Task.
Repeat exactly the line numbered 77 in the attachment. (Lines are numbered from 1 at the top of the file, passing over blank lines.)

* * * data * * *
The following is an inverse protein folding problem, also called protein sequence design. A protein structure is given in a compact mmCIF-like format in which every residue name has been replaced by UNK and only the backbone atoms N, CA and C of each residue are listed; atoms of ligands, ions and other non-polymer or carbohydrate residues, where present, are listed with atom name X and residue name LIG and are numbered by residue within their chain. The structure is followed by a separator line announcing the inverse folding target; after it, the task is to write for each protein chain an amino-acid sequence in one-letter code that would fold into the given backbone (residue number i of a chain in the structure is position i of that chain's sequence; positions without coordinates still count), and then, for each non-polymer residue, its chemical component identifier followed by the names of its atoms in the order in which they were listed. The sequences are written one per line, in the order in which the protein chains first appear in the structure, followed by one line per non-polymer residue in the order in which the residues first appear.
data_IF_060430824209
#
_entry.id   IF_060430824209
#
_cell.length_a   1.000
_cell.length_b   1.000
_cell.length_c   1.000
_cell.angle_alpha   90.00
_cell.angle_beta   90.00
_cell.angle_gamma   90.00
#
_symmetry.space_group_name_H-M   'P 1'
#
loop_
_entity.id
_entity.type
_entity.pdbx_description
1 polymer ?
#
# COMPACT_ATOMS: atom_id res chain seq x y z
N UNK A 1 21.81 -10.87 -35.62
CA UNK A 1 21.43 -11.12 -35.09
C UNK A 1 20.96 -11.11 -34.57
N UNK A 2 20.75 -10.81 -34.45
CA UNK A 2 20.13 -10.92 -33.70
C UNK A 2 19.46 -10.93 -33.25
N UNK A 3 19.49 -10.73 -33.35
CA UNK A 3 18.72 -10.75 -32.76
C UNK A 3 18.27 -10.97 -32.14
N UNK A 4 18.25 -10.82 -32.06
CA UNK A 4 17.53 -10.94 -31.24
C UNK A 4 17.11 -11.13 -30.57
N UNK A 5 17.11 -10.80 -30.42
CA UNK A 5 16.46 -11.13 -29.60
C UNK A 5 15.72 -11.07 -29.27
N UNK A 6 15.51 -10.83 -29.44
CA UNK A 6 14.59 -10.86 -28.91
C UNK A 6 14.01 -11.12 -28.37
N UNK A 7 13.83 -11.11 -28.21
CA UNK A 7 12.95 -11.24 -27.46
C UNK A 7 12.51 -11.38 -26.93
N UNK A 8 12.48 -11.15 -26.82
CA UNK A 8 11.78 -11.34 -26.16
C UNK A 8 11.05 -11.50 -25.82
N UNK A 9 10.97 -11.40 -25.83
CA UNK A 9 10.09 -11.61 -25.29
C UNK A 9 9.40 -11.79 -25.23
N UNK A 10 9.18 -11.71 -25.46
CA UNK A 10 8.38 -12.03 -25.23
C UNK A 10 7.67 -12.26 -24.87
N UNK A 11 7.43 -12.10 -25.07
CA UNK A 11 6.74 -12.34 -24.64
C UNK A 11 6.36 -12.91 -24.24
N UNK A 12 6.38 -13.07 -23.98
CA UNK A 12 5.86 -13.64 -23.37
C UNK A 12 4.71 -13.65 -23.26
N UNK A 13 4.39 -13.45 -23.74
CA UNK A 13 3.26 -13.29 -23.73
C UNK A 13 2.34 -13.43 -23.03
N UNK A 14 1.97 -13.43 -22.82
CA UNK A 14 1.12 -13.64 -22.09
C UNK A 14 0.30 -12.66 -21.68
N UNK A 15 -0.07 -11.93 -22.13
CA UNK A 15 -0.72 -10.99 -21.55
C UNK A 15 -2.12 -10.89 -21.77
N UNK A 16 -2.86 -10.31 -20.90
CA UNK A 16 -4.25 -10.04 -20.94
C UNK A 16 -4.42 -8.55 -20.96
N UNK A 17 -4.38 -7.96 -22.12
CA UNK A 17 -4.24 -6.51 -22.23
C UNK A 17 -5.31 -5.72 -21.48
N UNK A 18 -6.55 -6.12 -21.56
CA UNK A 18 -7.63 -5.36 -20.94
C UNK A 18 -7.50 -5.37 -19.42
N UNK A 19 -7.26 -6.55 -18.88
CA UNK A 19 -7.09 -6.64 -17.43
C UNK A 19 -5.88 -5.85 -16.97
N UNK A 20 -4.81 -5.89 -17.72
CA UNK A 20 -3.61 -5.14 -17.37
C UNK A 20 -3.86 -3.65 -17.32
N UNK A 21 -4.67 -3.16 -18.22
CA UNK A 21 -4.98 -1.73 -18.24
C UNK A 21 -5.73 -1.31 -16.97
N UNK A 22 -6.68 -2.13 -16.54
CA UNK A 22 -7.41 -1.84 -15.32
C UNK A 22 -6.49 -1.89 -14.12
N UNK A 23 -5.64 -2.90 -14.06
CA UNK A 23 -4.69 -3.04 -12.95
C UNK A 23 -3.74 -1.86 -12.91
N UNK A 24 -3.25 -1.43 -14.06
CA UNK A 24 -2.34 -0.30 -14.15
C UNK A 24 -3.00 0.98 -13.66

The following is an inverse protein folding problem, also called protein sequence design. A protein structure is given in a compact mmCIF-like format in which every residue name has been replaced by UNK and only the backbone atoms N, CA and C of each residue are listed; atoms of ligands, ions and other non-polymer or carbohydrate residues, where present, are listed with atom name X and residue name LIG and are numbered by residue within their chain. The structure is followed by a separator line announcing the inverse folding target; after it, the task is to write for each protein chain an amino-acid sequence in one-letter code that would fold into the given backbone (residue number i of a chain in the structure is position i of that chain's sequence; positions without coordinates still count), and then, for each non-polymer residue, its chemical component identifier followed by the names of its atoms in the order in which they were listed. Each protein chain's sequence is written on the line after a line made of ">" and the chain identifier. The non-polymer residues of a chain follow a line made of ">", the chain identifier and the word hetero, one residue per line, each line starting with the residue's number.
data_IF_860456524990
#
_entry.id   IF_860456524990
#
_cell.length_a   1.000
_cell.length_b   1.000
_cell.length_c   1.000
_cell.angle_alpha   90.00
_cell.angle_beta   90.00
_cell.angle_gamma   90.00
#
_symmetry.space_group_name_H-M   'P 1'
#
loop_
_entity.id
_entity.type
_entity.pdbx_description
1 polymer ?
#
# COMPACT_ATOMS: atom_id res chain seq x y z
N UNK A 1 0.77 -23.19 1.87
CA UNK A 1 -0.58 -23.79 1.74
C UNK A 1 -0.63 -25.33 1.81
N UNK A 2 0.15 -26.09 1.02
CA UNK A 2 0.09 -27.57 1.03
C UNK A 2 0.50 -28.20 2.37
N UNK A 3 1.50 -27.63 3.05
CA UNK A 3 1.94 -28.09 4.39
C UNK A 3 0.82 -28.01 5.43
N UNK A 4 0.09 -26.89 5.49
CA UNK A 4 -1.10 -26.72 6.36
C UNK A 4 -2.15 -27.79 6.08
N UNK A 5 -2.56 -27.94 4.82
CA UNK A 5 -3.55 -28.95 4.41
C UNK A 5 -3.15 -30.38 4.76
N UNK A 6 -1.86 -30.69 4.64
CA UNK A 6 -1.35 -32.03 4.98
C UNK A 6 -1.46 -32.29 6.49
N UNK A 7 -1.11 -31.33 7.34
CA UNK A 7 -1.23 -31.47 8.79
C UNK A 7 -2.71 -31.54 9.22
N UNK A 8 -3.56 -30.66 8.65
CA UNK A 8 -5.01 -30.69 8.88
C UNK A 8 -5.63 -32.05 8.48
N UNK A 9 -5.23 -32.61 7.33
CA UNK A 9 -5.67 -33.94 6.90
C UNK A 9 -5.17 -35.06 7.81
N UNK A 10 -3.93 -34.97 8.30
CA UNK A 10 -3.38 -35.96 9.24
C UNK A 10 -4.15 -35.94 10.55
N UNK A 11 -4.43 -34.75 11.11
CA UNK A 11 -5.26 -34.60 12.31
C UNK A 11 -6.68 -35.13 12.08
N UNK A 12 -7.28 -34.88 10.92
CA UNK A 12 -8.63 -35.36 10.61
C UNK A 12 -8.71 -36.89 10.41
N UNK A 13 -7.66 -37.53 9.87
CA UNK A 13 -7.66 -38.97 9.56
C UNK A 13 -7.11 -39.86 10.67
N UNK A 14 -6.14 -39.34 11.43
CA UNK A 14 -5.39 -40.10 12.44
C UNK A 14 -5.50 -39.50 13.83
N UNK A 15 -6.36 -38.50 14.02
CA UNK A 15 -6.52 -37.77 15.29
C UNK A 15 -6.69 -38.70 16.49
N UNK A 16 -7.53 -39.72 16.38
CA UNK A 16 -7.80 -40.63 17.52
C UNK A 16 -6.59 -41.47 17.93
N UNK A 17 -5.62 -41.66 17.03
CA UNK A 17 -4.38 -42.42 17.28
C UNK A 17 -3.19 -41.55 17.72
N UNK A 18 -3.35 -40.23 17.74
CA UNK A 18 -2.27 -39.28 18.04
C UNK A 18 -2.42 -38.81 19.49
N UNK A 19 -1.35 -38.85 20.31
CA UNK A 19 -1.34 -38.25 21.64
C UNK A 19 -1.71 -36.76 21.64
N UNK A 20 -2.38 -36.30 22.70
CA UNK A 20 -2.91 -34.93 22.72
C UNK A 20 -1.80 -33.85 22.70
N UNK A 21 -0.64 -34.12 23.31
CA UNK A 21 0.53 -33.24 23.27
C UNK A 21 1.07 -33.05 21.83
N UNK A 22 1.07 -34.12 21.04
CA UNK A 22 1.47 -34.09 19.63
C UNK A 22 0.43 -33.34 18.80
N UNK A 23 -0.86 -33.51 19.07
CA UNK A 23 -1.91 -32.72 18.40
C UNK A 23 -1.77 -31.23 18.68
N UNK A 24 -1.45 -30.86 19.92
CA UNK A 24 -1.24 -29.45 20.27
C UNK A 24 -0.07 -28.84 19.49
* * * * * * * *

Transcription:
CA UNK A 19 -7.09 -6.64 -17.43